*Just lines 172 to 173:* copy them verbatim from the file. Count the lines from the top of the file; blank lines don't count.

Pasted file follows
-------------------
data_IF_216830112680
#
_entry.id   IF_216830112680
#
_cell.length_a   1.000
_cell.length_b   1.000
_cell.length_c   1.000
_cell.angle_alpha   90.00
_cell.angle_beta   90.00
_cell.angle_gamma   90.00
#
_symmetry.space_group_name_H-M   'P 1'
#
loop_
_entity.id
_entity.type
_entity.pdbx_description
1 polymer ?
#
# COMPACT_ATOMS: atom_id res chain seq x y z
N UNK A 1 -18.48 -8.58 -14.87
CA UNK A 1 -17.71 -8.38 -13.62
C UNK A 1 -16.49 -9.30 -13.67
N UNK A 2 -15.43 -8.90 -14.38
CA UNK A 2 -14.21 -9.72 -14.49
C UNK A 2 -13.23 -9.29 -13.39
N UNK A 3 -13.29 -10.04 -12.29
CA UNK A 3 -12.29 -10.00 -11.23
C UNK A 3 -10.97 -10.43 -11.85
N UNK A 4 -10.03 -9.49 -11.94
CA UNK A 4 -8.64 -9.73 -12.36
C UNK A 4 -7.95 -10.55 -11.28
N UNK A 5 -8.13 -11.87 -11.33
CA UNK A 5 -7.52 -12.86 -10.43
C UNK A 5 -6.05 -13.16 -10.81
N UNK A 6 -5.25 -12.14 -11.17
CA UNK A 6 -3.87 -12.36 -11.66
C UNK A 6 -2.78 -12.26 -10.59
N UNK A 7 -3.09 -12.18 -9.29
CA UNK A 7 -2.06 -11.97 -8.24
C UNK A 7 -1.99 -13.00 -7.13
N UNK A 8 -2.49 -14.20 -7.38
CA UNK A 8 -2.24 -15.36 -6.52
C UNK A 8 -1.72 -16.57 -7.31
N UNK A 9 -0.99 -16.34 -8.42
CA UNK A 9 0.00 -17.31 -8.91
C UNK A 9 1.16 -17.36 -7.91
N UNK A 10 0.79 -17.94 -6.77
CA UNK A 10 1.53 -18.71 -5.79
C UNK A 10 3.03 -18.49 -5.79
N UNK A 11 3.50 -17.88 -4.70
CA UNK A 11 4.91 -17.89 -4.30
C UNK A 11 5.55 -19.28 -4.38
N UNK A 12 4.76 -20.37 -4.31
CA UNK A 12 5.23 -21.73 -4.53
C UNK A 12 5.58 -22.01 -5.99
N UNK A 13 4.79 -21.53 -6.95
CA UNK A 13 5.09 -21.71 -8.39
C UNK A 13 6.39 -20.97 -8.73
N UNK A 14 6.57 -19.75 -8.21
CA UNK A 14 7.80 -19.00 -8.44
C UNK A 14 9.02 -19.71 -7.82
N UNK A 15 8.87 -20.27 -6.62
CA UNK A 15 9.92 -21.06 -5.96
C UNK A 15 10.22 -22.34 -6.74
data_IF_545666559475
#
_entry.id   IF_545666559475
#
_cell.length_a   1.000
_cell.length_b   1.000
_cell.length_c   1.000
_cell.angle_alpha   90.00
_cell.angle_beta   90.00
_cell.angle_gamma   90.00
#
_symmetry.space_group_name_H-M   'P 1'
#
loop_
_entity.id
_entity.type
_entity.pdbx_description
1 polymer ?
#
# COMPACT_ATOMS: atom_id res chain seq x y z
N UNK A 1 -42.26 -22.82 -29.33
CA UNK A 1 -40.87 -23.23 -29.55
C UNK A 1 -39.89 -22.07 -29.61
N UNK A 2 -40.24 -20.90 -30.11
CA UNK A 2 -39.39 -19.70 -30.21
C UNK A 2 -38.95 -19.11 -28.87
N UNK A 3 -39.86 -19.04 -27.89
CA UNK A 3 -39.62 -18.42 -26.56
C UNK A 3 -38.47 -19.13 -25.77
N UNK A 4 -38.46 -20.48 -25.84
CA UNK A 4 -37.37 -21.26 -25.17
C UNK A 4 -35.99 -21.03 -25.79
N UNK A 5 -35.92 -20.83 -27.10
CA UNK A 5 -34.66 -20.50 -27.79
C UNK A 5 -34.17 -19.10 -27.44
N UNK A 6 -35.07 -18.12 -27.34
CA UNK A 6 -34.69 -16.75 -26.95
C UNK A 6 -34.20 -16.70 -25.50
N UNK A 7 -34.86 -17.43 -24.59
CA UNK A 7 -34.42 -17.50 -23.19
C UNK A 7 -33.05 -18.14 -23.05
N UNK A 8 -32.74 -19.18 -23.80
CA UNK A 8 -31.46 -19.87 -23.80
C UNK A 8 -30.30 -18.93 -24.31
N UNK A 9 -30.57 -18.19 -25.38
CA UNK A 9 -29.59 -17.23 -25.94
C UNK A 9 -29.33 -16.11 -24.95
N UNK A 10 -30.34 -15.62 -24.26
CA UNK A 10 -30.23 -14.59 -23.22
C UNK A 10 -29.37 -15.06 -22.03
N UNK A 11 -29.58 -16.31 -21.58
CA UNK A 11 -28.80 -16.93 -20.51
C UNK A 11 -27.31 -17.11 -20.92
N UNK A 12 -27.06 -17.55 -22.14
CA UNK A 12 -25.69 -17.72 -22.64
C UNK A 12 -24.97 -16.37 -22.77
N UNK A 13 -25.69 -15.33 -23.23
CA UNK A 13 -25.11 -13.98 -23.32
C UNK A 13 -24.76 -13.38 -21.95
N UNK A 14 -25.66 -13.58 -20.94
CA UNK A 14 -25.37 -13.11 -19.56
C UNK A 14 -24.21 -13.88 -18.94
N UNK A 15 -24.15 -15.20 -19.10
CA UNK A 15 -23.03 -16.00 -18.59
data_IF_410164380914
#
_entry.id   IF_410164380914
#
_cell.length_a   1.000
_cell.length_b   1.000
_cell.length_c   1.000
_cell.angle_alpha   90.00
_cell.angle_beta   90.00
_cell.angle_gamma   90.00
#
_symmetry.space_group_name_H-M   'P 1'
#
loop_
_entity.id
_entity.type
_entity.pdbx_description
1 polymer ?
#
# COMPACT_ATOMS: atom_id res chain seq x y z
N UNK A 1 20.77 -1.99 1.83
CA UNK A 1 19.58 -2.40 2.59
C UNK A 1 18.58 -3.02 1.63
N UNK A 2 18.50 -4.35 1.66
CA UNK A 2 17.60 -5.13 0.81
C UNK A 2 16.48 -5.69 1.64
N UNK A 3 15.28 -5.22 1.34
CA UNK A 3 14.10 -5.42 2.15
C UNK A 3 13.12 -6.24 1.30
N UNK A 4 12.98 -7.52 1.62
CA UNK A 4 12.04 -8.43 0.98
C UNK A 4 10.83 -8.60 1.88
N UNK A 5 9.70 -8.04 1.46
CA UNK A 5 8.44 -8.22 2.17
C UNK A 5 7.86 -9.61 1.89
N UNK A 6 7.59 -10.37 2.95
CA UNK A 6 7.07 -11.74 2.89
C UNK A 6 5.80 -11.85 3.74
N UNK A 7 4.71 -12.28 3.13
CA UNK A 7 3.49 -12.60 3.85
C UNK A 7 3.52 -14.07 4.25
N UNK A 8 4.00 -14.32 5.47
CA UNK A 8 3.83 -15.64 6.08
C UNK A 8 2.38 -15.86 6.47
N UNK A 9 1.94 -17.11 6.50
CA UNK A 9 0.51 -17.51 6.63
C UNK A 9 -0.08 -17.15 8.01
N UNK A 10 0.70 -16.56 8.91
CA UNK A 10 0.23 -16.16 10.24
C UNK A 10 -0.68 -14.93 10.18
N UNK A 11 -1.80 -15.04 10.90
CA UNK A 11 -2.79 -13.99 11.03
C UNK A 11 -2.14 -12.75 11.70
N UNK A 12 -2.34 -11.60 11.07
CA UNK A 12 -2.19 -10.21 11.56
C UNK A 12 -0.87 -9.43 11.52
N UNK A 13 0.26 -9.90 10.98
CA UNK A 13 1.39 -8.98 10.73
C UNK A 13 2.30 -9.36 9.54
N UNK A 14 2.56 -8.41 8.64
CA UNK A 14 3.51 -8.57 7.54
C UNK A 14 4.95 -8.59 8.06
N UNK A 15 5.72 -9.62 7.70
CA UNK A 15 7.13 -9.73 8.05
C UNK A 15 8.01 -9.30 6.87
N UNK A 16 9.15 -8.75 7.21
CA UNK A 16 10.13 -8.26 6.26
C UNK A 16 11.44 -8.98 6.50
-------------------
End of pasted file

CA UNK A 8 3.83 -15.64 6.08
C UNK A 8 2.38 -15.86 6.47